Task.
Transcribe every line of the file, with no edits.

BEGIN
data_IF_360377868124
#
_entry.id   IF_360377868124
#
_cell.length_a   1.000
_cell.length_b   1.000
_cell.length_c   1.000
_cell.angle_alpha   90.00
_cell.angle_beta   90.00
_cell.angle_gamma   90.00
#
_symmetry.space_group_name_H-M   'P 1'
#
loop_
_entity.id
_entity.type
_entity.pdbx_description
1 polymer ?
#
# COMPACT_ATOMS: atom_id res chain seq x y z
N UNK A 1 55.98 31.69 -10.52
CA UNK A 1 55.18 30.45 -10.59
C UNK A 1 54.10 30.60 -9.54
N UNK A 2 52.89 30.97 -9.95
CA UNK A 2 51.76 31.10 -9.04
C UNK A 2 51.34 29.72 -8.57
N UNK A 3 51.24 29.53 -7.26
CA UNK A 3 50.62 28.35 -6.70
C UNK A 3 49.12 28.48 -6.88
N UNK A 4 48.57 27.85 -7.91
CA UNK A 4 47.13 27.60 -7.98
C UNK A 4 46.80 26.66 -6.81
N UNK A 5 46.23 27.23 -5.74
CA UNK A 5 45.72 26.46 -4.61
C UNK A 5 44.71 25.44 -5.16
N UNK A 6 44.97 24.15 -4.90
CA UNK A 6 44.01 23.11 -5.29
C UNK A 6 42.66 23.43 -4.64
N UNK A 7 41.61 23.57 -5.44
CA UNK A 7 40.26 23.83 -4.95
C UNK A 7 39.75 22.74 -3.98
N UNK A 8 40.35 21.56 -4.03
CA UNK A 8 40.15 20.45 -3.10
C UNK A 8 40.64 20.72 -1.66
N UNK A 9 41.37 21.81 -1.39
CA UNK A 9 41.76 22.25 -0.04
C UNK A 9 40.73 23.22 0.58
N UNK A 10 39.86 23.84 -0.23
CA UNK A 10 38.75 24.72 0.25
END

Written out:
data_IF_360377868124
#
_entry.id   IF_360377868124
#
_cell.length_a   1.000
_cell.length_b   1.000
_cell.length_c   1.000
_cell.angle_alpha   90.00
_cell.angle_beta   90.00
_cell.angle_gamma   90.00
#
_symmetry.space_group_name_H-M   'P 1'
#
loop_
_entity.id
_entity.type
_entity.pdbx_description
1 polymer ?
#
# COMPACT_ATOMS: atom_id res chain seq x y z
N UNK A 1 55.98 31.69 -10.52
CA UNK A 1 55.18 30.45 -10.59
C UNK A 1 54.10 30.60 -9.54
N UNK A 2 52.89 30.97 -9.95
CA UNK A 2 51.76 31.10 -9.04
C UNK A 2 51.34 29.72 -8.57
N UNK A 3 51.24 29.53 -7.26
CA UNK A 3 50.62 28.35 -6.70
C UNK A 3 49.12 28.48 -6.88
N UNK A 4 48.57 27.85 -7.91
CA UNK A 4 47.13 27.60 -7.98
C UNK A 4 46.80 26.66 -6.81
N UNK A 5 46.23 27.23 -5.74
CA UNK A 5 45.72 26.46 -4.61
C UNK A 5 44.71 25.44 -5.16
N UNK A 6 44.97 24.15 -4.90
CA UNK A 6 44.01 23.11 -5.29
C UNK A 6 42.66 23.43 -4.64
N UNK A 7 41.61 23.57 -5.44
CA UNK A 7 40.26 23.83 -4.95
C UNK A 7 39.75 22.74 -3.98
N UNK A 8 40.35 21.56 -4.03
CA UNK A 8 40.15 20.45 -3.10
C UNK A 8 40.64 20.72 -1.66
N UNK A 9 41.37 21.81 -1.39
CA UNK A 9 41.76 22.25 -0.04
C UNK A 9 40.73 23.22 0.58
N UNK A 10 39.86 23.84 -0.23
CA UNK A 10 38.75 24.72 0.25